Answer: Mr Mutallibov, probably, forgot, about the Operation Ring – he had initiated together with Gorbachev to whom they "expressed their complaints and sent letters" – when with the forces of the USSR Armed Forces and the Azerbaijani OMON, as part of the total ethnic cleansing, "hunt" was declared against the unarmed Armenian population in Northern Karabakh and NKAO, which was deported from its native land at gun point.
And there was really a strength behind the Armenians. Strength of anger and strength of justice. Mutallibov's fault was only that he did not know the elementary legal foundations, and solved the matters of the 70-year-old "friendship" in a non-military way, dearmenizing the region with the help of tanks and submachine guns.
Mutallibov: From the second month of 1988, the beginning of the confrontation, when the Armenians made these assertions, no Azerbaijani was left in Armenia by December, all of them were expelled. But they were agricultural workers who came and filled the towns, and the towns were populated by the Armenians. They should at least have thought about it, even if partially, they should have returned the Azerbaijanis to Armenia so that there would be a balance – of Armenians in Azerbaijan and Azerbaijanis in Armenia, so that there would be conformity. Whereas, you, Armenians, stopped that and expelled the Azerbaijanis, but it should not be this way.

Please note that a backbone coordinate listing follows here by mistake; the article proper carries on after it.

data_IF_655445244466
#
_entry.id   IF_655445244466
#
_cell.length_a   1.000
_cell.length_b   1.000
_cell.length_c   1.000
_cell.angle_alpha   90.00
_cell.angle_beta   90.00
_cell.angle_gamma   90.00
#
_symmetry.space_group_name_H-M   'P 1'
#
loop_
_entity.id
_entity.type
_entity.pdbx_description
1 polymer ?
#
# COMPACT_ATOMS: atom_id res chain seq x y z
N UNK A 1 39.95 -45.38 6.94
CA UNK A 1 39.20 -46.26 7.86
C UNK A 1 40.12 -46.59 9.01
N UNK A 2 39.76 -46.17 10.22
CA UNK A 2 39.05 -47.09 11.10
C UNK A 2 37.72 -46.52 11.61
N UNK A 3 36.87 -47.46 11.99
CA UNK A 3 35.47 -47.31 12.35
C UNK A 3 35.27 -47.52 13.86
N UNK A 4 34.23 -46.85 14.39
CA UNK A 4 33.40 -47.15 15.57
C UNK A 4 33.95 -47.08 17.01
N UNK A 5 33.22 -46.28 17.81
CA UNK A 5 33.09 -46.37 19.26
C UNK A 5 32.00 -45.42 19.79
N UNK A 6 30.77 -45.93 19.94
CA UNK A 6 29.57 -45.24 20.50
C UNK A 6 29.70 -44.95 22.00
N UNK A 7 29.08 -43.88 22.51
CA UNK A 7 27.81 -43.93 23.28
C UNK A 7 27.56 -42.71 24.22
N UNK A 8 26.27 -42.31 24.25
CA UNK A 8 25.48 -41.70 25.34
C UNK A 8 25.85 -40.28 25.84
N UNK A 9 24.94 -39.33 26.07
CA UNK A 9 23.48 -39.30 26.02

Answer: The roundabout wording "from the second month" hides behind itself the monstrous massacres of the Armenians in the Azerbaijani town of Sumgait. Mutallibov's desire to avoid this "inconvenient" moment and to immediately pass to the "expulsion of the Azerbaijanis from Armenia" is understandable, yet inadmissible. It is necessary either to tell everything or nothing. Otherwise, the picture is getting distorted.
It is also strange that the addressee of the indefinite "they should at least have thought about balance" is not clear. Having on conscience the blood and grief of the Armenians of Sumgait, Baku, Hadrut, Getashen, Martunashen, etc., to state pompously "whereas, you, Armenians, stopped that and expelled the Azerbaijanis" is hypocrisy of the highest degree. As for the "expulsion of the Azerbaijanis," suffice it to state that no "sumgaits" and "bakus" happened in Armenia. (Anticipating the story on "Kapan refugees," that set the teeth on edge, a request will follow: to provide reliable sources in press and reports by competent authorities).